I heard it from the living room. It was clanging around inside the dryer. It would bang, then roll, then go silent for a few seconds as it got swept up into the clothes. A few seconds later it would find the drum again and make a clattering noise for several seconds before once again being thrown into the midst of the clothes.
I was able to ignore it for about five minutes. I went into the laundry room, opened the dryer door and extracted a rock.
It wasn't just any rock. It was one of Cole's prize rocks, which he forgot to remove from his pants pocket.
I didn't realize so many prize rocks existed, but it seems as if Cole finds one nearly every day. And he knows where every one of them came from. It's like he has a mental catalog of every rock that's lined up on his dresser.
I'll pick one up and he'll say, "I found that one on the playground at school."
I'll pick up another and he'll say, "I found that one in the church parking lot. It's God's rock, but I'm keeping it for him."
Over time, the rock population in our house has become unmanageable. One day I made the mistake of suggesting we get rid of some of them.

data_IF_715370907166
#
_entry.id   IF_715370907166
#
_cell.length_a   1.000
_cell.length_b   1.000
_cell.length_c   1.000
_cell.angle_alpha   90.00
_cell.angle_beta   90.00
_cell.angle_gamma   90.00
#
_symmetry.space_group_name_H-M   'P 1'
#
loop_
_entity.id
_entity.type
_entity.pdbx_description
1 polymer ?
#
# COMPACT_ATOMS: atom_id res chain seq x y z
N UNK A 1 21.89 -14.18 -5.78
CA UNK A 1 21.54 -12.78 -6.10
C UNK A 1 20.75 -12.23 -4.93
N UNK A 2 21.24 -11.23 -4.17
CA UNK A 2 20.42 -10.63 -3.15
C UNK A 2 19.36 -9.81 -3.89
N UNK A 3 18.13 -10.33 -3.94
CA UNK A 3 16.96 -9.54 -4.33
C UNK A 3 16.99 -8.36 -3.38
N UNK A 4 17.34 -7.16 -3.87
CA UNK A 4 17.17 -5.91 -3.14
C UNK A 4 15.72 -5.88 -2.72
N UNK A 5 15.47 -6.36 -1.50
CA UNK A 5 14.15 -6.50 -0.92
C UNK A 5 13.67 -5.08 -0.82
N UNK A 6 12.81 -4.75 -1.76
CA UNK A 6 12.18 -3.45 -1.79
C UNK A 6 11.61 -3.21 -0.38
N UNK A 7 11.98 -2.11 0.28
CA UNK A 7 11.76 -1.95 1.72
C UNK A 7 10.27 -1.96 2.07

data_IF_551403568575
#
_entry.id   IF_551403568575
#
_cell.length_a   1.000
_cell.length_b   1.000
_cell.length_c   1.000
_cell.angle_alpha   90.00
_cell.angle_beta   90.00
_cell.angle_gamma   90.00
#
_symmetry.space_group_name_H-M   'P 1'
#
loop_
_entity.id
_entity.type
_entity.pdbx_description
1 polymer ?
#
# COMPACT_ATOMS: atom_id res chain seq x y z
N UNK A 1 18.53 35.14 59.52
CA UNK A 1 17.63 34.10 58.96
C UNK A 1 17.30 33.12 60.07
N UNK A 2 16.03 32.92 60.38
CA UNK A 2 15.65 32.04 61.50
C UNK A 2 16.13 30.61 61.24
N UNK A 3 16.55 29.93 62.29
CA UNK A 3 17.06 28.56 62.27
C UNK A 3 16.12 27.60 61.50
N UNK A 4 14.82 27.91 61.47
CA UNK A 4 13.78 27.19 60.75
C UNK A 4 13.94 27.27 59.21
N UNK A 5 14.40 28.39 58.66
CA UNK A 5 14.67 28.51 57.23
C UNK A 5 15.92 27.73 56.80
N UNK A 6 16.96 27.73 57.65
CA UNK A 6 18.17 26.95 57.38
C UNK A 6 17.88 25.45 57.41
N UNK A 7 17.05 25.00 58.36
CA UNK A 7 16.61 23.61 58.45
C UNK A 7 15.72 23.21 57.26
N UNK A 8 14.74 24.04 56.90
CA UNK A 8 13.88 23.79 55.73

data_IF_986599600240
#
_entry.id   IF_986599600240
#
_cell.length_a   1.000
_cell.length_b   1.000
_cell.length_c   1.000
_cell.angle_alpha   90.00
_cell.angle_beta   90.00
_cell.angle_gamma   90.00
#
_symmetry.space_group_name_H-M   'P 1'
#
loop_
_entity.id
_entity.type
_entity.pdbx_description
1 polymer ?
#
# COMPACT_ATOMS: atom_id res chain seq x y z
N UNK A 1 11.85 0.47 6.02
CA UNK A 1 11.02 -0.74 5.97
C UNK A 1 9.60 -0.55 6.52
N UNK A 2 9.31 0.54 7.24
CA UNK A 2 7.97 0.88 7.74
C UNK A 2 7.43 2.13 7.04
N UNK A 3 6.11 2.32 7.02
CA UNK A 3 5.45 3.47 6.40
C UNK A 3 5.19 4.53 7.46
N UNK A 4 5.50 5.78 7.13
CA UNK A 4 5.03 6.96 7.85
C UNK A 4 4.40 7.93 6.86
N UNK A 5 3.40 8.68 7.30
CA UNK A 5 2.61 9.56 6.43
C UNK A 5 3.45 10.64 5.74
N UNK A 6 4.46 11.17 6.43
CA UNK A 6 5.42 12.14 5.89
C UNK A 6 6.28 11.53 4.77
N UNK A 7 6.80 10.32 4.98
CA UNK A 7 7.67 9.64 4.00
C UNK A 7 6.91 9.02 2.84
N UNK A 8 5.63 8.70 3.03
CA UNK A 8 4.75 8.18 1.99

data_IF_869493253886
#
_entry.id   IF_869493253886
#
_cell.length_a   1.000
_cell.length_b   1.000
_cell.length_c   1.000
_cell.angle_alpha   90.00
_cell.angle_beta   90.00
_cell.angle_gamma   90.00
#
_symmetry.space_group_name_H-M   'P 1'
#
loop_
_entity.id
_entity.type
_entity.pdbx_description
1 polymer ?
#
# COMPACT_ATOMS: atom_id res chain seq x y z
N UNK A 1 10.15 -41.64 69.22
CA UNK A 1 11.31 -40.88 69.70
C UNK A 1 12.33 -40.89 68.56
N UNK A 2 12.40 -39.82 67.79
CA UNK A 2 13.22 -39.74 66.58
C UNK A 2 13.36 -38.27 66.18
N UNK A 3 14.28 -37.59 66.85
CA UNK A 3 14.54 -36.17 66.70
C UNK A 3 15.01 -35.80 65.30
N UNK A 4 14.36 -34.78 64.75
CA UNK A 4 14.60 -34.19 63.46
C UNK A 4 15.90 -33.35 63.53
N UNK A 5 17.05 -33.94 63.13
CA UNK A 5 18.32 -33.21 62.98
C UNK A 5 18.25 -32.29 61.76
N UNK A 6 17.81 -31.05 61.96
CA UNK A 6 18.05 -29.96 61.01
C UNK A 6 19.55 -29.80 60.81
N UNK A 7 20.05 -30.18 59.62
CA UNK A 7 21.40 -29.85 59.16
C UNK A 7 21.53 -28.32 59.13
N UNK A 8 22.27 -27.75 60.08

"No! Don't throw my rocks away!" he cried.
I tried to explain to him that we weren't going to throw the rocks away. Instead, we were going to take them to the drainage easement that borders our property and "release them back into the wild."
Cole would have none of that. Each rock is special, each one is unique. Yet he knows each rock — he loves each rock — and he wants every one of them to be his.
As it is with Cole and rocks, so it is with God and us.
God has created every human being as individuals. As such, we're all unique. Yet God knows every one of us, down to the smallest detail (Matthew 10:30).
God also knows our sin (Psalm 44:21). Yet despite our sin, he still loves us (Romans 5:8) and sent Jesus to die for us (Romans 5:6).
Why? Because God wants every one of us to accept Christ as our savior and be saved (1 Timothy 2:4). And when we're saved, we will become one of his.
The only thing that can prevent that from happening, though, is if we refuse Christ because we've allowed our hearts to become as hard and unyielding as one of Cole's rocks.
Parrish Myers is a local minister. His column appears biweekly in Sunday Life and on gainesville times.com/life.